Mission & History

The Community Science Workshop is a 501(c)(3) nonprofit organization that provides member sites, educators, and makerspaces with the training resources and community of support they need to facilitate engaging learning experiences for undeserved youth.

The MISSION of the Community Science Workshop Network is to serve as a advocate and resource for member Workshops, providing equitable access to opportunities for California’s underserved youth to Tinker, Make, and explore the natural and human-made world through science, technology, engineering, and mathematics.

VISION: All youth will be inspired by, and engaged in, the everyday wonder of STEM in the world around them; to identify themselves as scientists, engineers, problem-solvers, makers, and builders; and to be empowered to be the producers of their own scientific literacy.

The first Community Science Workshop (CSW) was founded in 1991, in the garage of Dan Sudran, in the Mission District of San Francisco. Dan was working at the time as a physics educator and technician, and after witnessing the negative influences children were exposed to in the neighborhood and the lack of after-school programs, he decided to open the first workshop as a neighborhood resource. The workshop was modeled after exhibits Dan had seen at the Exploratorium, and included real-life objects and materials such as fossils, geological specimens, animal bones, oscilliscopes, musical instruments, magnets. Dan added power tools, wood, and electronics components to the mix, giving kids the ability to build their own projects and science experiments.  The project was an instant success, quickly attracting large numbers of local children who lined-up and waited outside the garage every day after school, and eventually expanding to a more public location in the neighborhood and beginning to work with low-income schools around San Francisco.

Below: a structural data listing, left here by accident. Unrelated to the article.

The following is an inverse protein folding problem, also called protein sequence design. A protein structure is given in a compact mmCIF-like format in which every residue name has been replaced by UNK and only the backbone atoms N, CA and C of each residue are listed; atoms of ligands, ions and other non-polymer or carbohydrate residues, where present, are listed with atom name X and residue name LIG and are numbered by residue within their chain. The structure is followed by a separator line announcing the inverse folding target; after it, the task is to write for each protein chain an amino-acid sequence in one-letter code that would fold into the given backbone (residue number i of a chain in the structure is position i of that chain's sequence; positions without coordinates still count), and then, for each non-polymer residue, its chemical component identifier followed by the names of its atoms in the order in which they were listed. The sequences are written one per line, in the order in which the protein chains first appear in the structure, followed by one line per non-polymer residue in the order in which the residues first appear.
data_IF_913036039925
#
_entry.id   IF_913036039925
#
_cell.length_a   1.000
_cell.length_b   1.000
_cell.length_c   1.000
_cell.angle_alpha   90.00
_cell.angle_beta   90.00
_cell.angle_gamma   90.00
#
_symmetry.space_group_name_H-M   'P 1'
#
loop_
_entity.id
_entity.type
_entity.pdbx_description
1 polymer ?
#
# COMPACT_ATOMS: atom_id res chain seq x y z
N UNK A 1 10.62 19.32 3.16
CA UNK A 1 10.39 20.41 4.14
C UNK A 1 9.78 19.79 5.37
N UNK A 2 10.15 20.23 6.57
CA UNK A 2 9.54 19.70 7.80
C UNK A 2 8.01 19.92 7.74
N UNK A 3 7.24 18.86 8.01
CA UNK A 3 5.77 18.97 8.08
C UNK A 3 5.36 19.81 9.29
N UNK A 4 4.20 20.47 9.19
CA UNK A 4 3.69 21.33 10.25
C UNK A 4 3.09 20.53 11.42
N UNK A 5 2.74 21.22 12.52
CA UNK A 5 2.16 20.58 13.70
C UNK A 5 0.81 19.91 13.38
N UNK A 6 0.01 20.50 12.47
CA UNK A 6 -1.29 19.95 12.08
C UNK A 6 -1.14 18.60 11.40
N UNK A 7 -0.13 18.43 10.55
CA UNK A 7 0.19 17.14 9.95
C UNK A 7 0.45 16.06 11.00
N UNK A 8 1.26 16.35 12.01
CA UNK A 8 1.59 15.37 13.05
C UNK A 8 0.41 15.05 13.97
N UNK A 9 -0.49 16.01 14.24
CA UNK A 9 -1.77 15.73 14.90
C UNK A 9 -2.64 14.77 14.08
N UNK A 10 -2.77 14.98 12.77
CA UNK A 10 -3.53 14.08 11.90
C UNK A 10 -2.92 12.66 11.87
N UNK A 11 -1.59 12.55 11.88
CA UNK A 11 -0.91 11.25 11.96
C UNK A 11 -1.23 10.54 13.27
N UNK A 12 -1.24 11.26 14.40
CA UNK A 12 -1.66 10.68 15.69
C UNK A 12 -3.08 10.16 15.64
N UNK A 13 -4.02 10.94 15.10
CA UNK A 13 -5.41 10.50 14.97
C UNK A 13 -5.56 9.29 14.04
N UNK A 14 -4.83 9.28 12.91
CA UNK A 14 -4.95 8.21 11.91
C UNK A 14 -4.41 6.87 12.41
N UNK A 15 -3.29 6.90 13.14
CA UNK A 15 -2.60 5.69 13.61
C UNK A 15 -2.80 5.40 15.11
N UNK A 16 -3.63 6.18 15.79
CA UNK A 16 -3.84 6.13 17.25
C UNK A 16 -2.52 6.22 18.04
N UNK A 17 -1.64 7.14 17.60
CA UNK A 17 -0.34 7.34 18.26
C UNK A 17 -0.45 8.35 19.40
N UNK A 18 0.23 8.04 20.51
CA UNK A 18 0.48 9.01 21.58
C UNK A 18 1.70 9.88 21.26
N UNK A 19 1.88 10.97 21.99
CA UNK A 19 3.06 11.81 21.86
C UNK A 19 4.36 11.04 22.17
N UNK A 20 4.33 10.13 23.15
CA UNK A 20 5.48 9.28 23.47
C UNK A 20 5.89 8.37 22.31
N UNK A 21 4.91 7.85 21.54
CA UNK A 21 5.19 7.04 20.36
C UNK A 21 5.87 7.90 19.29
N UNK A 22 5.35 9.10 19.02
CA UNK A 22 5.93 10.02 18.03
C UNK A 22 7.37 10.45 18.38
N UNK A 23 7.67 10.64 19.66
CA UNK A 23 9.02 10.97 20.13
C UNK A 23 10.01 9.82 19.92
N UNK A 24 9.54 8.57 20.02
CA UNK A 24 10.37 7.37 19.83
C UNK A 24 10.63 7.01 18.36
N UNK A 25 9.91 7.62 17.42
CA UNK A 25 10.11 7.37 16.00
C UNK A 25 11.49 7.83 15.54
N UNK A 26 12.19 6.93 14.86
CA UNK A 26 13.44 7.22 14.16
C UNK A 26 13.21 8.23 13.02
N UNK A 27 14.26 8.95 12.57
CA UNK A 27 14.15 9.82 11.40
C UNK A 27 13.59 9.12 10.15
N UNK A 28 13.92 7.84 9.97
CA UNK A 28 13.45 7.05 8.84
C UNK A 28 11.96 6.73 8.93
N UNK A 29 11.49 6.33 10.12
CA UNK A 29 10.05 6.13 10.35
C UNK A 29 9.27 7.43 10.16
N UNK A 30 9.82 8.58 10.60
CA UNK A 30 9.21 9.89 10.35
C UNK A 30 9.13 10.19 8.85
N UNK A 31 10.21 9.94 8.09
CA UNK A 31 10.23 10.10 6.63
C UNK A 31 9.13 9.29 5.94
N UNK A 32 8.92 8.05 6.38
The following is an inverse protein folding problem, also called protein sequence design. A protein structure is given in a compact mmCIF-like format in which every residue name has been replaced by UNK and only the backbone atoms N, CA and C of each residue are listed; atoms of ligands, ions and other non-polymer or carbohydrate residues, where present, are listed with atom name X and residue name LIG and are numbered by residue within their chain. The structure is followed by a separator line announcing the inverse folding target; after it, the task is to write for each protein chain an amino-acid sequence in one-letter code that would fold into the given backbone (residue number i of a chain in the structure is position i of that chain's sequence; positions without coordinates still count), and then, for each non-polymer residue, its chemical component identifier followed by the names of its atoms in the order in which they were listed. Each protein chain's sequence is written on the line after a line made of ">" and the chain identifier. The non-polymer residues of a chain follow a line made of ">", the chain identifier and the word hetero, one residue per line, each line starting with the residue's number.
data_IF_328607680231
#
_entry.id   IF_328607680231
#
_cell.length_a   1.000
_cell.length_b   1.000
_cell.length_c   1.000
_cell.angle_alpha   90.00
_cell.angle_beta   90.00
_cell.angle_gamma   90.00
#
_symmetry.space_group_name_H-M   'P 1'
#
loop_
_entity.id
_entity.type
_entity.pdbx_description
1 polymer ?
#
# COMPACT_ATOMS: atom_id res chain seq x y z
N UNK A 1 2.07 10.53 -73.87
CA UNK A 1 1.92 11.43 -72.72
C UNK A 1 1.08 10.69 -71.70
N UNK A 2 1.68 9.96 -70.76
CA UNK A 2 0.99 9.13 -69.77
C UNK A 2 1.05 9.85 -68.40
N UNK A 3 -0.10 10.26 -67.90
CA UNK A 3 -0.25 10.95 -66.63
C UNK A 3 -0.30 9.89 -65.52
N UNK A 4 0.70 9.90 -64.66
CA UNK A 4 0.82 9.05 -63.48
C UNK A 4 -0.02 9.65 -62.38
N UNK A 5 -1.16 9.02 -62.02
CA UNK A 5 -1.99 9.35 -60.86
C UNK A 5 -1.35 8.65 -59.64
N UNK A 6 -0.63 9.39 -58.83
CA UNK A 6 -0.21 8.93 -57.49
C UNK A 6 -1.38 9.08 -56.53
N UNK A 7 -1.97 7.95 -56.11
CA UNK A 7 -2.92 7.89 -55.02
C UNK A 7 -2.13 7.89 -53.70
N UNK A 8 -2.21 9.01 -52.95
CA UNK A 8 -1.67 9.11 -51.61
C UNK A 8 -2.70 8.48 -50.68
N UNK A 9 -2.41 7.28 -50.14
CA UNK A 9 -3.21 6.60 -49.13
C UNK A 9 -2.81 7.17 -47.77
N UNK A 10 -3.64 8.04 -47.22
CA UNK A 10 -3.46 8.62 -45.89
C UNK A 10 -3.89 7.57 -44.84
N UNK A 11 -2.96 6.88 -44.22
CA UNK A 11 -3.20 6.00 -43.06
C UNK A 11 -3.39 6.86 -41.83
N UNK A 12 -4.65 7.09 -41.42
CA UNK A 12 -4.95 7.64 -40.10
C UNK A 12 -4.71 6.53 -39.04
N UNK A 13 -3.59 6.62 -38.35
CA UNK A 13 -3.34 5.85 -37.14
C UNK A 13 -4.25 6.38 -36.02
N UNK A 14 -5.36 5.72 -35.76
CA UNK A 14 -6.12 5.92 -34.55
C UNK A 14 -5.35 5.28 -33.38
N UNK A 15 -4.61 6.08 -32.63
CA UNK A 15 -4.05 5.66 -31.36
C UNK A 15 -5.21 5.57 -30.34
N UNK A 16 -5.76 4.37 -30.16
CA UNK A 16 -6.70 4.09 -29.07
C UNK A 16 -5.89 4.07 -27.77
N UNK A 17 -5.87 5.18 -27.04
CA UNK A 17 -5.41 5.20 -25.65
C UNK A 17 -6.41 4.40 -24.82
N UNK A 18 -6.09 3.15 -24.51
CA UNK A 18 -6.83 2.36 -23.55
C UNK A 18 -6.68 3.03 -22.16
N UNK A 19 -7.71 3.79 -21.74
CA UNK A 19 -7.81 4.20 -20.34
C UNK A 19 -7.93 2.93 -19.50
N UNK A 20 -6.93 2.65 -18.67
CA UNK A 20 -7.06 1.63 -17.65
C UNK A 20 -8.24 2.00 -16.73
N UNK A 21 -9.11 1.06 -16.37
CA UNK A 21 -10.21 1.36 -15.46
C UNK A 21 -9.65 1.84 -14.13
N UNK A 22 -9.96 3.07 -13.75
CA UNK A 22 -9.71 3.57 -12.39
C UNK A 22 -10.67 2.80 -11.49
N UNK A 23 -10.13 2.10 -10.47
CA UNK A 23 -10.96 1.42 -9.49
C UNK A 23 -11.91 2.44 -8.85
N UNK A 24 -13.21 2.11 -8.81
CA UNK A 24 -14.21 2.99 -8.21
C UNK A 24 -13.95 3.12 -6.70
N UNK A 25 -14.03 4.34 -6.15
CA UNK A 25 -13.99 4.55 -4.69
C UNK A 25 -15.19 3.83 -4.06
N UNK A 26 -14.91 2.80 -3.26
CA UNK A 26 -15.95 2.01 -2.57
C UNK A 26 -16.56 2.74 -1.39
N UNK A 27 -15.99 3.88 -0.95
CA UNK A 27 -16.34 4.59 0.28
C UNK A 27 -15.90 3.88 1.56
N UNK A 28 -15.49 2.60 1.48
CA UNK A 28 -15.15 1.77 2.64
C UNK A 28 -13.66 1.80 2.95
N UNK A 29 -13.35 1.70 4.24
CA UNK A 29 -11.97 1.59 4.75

MSW_Old Then, in 1995, with support from the National Science Foundation, the successful CSW model was expanded to new workshops in Fresno and Watsonville. Further NSF funding in 2000 also led to the establishment of sister sites across the country, some of which are still active affiliated sites today. However, without a network of support, many of those sites were unable to stay open after the initial wave of funding.  In 2010, the S.D. Bechtel Jr. Foundation supported the founding of the CSW Network to address this trend, and to provide a support infrastructure for new and long-established CSW programs. The CSW Network has helped to strengthen CSW programs across the state, through staff professional development as well as ongoing research and evaluation of programs.  Technical assistance is offered to member sites by the Network to develop key back-end administrative systems that promote sustainability.